The year began with a series of bills passed in the Minnesota state legislature that were designed to advance the DFL agenda. The party’s progressive platform included legalization of adult-use marijuana; the passage of the Crown Act that prohibited hair discrimination; establishing Juneteenth as a state holiday; and House Bill HF55, which established the Office of Missing and Murdered Black Women and Girls, authored by Rep. Ruth Richardson.
Months later, Rep. Richardson would resign from the legislature and take on the role of CEO of the regional Planned Parenthood organization.
The issue of homelessness in the Twin Cities and the challenges of finding affordable housing were persistent concerns throughout the year—from encampment evictions at The Quarry that marked the beginning of the year to the rally to stave off sweeps at Camp Nenookaasi in December.
Throughout the year, the fallout from the George Floyd murder, the DOJ report, and the criminal justice system continued to resonate with our community. From police reform to the new Minneapolis public safety commissioner’s arrival and departure, the $8.875 million the city paid to settle Derek Chauvin brutality cases, Chauvin’s stabbing in prison, the carjacking epidemic, crime and drug use on public transit, the standoff at Stillwater prison, and the debate over the relocation of the Third Precinct—are all evidence of the chronic issues that continue to plague our community.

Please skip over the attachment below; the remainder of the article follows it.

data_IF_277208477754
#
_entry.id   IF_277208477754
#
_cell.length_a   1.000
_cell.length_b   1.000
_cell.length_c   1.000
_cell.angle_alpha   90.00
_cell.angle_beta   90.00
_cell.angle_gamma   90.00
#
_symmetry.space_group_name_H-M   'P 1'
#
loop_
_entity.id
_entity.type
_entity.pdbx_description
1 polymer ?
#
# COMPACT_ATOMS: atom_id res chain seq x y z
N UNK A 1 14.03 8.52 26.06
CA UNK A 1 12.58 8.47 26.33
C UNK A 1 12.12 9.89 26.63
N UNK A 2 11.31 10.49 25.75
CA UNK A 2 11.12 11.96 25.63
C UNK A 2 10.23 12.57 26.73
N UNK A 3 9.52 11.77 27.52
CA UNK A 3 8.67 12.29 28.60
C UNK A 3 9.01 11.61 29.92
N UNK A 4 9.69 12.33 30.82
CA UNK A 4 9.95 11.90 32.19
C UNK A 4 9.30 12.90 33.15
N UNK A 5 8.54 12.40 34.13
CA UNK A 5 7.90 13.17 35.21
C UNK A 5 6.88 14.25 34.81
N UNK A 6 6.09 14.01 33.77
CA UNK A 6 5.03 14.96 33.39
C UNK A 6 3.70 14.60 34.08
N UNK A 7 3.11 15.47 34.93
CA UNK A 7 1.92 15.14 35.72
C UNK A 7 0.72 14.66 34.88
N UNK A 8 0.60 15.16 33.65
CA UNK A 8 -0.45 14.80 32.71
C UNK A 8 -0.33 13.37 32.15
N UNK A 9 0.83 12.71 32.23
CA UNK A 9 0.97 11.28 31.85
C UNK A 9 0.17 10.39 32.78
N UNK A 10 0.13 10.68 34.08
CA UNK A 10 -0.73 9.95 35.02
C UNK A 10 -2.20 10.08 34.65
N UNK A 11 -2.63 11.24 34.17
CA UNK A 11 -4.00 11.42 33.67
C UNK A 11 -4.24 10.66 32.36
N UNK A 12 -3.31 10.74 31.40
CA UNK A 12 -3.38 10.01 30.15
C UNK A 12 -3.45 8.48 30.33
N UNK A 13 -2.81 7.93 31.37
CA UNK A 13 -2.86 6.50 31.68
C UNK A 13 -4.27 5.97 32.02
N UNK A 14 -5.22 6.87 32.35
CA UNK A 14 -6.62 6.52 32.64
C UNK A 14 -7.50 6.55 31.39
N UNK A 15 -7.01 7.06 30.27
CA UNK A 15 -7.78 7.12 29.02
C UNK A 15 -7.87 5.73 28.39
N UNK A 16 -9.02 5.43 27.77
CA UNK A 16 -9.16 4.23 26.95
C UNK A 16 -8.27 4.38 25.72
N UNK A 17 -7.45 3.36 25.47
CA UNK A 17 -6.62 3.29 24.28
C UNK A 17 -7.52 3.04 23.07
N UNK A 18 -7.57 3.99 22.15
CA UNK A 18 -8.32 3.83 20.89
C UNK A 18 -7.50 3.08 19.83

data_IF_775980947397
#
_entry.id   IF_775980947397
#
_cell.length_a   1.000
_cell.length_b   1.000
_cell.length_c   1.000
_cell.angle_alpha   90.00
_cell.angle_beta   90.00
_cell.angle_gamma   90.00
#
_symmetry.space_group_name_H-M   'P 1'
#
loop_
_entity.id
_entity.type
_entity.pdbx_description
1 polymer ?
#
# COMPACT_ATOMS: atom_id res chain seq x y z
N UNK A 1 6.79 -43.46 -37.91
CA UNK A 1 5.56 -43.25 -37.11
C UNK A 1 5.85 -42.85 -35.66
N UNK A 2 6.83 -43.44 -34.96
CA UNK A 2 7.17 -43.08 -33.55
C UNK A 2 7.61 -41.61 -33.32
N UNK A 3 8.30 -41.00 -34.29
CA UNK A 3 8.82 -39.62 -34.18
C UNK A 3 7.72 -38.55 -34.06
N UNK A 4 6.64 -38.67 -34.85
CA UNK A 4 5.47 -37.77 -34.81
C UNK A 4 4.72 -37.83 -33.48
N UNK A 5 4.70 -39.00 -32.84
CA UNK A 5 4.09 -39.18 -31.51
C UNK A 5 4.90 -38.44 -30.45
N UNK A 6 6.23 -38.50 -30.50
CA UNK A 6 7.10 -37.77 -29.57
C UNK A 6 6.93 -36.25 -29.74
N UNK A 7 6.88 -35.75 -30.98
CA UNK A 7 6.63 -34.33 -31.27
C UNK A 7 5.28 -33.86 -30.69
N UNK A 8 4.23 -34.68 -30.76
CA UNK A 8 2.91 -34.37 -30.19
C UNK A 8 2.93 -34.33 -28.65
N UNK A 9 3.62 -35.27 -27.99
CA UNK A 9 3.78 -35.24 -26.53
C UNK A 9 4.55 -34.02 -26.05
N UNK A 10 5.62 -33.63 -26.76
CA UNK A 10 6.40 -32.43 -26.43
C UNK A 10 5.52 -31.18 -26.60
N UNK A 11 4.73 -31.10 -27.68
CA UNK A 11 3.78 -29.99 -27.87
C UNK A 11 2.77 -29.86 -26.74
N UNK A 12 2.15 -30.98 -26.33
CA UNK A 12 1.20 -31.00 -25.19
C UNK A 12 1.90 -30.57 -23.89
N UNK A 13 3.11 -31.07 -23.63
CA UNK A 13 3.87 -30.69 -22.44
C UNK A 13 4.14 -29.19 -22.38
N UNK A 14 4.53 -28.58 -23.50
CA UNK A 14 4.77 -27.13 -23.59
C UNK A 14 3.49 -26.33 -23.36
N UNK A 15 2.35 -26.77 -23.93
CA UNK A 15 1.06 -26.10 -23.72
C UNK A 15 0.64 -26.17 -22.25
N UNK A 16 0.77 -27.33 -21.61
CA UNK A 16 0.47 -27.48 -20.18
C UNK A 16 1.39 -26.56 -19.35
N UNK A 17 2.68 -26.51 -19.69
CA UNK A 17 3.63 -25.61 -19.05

In North Minneapolis, the year began with the closure of Aldi’s grocery and Walgreens and the prospect of relocation and marginalization of Northside businesses and cultural institutions to make way for the proposed Blue Line extension.
While the conflict between Israel and the Palestinians has played out nationally, the response to the crisis locally has been largely muted. However, there were “good news” stories in 2023—Saint Paul’s reparation legislation, hip-hop’s 50th celebration, restoration of voting rights to those who were formerly incarcerated, and the exoneration and release of Marvin Haynes a few weeks ago after nearly 20 years in prison.